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Let me take you back to March of 1994. I'm in the Arnold Palmer Hospital for Children. And because my then-wife Michelle had just begun having contractions, the staff in Maternity had quickly admitted her. And since I wanted to keep both sets of would-be grandparents aware of what was going on in this pre-cell-phone era, I went off in search of a pay phone. Which the woman working at the admissions desk said was downin the lobby.
So I hustled down to the lobby, made two phone calls (One to Massachusetts -- where my parents lived -- and another to Hawaii -- where Michelle's parents were living at that time) and then was about to head back up to Arnold Palmer's Maternity unit when ... Well, I just got this weird feeling that someone's eyes were on me. So I looked up. And what did I see?
A 30 foot-tall version of the Genie from Disney's "Aladdin " hanging directly overhead. He had been installed in the lobby of the Arnold Palmer Hospital for Children just a month or two before Michelle had been admitted to have our daughter Alice. And I have to admit that -- during this incredibly stressful time in our lives -- I found having the Genie's big blue face beaming down at me extremely comforting.
Anyway. Jumping ahead a decade or two now ... I was in Orlando again earlier this year and suddenly felt in the mood to drop by Arnold Palmer Hospital and see my big blue friend again. Well, I walked into the lobby, I noticed that the kid-sized version of Cinderella Castle which used to anchor one side of the hospital's lobby was still in place ...
Photo by Jim Hill
... that giant genie was gone! And in his place was a large hot air balloon being piloted by Donald Duck.
Photo by Nancy Stadler
So what had become of the genie? According to a plaque on the wall, through the generosity of the employees of Arnold Palmer Hospital and Orlando Health ...
... the Genie was summoned out of his lamp with a warm smile and outstretched arms to welcome visitors in 1994. In November of 2005, he returned to his lamp to make room for some of his special friends.
Photo by Jim Hill
"Some" ? Try 16 different Disney characters in a brand-new fairy tale setting. With a giant beanstalk bursting through the floor and then climbing toward the top of this three-story atrium.
Mind you, it took over 3,500 man hours (not to mention the artistic efforts of Imagineer Joni Van Buren. Who sculpted all 16 of the Disney characters on display here) to transfer this corner of Arnold Palmer Hospital for Children into a medieval-inspired magical garden. And many of the characters on display here symbolize special characteristics such as friendship (which is signified by Mickey and Pluto) ...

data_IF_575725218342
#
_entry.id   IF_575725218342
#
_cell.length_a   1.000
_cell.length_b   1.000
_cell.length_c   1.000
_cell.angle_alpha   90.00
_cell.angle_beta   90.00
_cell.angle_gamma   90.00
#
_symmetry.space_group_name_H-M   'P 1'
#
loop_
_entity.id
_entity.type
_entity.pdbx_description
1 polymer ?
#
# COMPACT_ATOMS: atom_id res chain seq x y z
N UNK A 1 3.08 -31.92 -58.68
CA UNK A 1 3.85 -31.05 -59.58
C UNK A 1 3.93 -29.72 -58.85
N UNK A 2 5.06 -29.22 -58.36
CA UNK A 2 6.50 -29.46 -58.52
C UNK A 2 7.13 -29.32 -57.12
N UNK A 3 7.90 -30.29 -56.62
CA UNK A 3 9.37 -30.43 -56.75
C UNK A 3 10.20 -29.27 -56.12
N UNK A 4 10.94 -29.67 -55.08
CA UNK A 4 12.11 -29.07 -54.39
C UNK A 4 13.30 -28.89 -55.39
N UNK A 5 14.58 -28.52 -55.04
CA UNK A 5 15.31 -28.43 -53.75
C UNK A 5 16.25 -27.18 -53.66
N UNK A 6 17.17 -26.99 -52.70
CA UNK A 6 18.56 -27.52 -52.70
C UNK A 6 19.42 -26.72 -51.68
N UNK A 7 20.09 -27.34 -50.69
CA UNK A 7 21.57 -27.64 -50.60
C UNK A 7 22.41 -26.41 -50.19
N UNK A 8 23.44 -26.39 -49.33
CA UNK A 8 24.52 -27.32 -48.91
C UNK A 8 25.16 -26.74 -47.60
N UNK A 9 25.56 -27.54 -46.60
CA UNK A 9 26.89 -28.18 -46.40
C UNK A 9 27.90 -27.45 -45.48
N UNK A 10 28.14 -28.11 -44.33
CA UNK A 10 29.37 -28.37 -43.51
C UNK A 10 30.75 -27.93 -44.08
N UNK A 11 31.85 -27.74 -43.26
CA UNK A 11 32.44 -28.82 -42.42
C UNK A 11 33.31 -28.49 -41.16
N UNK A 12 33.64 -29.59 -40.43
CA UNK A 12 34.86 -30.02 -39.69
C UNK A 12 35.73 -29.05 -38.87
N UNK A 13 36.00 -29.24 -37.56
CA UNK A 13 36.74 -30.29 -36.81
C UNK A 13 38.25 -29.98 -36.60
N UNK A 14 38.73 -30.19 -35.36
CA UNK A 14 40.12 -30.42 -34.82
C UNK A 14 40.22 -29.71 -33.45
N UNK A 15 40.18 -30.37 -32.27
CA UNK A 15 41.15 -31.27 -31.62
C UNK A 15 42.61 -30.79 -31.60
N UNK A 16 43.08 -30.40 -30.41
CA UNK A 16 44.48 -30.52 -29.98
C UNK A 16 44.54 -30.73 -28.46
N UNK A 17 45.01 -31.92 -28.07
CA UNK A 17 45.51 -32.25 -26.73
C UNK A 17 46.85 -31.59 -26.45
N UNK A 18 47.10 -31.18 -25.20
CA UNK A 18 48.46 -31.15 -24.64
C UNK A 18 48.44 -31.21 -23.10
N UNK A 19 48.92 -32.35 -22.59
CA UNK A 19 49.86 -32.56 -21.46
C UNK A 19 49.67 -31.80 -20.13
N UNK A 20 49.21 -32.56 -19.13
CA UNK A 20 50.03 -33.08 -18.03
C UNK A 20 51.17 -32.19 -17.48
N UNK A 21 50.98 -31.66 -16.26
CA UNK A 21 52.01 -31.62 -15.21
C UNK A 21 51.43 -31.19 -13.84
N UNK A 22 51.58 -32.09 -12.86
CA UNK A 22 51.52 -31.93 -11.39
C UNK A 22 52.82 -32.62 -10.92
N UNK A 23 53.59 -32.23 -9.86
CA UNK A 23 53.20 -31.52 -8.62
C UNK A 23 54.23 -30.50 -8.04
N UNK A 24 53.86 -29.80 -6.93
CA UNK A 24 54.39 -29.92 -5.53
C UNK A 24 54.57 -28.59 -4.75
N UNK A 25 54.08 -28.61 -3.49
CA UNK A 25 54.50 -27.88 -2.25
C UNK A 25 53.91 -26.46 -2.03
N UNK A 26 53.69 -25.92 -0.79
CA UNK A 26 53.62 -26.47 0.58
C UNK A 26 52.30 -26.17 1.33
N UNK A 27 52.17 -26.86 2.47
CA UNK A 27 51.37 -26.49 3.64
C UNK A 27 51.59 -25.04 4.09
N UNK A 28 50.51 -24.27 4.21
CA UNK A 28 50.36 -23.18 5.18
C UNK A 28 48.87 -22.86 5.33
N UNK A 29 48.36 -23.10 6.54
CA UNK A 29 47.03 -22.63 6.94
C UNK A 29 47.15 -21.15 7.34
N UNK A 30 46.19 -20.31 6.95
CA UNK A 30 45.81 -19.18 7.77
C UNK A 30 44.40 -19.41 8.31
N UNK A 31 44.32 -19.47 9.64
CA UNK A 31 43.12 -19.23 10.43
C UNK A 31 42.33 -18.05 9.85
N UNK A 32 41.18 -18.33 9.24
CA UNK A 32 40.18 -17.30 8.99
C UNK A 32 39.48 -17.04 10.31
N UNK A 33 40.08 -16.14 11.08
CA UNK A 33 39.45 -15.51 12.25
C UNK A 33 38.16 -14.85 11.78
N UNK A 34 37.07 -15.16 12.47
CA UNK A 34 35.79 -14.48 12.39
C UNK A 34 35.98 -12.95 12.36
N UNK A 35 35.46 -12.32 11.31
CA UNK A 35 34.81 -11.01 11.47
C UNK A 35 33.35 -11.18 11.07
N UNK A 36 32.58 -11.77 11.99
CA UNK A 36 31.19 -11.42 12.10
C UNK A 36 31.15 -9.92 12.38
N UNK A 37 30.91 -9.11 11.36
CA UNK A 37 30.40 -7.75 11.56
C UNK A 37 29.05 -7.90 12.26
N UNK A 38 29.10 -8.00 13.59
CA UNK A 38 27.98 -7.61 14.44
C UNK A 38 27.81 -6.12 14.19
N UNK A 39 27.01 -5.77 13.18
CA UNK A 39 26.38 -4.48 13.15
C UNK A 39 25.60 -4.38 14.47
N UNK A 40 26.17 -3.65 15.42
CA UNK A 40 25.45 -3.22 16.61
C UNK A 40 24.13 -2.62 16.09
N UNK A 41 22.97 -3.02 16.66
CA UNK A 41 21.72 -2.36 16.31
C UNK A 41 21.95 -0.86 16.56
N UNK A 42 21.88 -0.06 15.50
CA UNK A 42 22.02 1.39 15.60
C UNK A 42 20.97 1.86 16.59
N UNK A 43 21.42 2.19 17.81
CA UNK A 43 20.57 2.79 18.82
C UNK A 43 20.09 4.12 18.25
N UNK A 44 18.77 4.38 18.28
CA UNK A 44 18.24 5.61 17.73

... while Peter Pan symbolizes courage and triumph.
... while Dumbo is supposed to represent all of the babies that have been born at Arnold Palmer Hospital over the past 34 years.
Dumbo and a particularly big baby. Photo by Nancy Stadler
Me personally, while I love how the Imagineers turned the hospital's information desk into a tournament tent ...
... or those personality-filled sculpts that Joni did of Fifer, Fiddler ...
... and Practical Pig.
Those bronze-tone versions of the Seven Dwarfs who are looking down on the lobby from the hospital's second floor are pretty sweet as well. (Please note that the dwarfs seem to be hauling an awful lot of luggage. That's because these "Snow White" characters are supposed to represent all of the young people who have been successfully treated at Arnold Palmer and thus get to go back home & resume their normal lives.)
And how can you not love a kid-friendly space that -- instead of a Hidden Mickey -- has a blink-and-you'll-miss-her Tinker Bell?
Then when you factor in those Small World-like toy soldiers who stand watch over this miniature version of Cinderella Castle ...
... as well as that sailing-theme play area ...
... located right off the lobby ...
... it's hard not to see this new version of the lobby at the Arnold Palmer Hospital for Children as an improvement over the original. But even so, I still miss that giant genie who used to loom over this room ...
... and I wonder: Does anyone know what became of this enormous piece of character art after it was pulled down in 2005? Do any of you folks know?
Very nice, Jim! As a rule, I try to avoid hospitals - I've never been in one as a patient yet, and I can't stand being a visitor to one - but in this case, I may have to make an exception.
For the rest of Jim's readers: If you're not in the Orlando area, there are some other wonderful bits of Disney and Disneyesque art in several other hospitals, such as the Mary Blair mural at the Jules Stein Eye Institute at UCLA Medical Center and the Disney character art at Children's Hospital Los Angeles and Children's Hospital of Orange County (CHOC). Kudos to Disney and Disney artists for trying to make a place that can be pretty scary (for kids and adults) seem a little less so.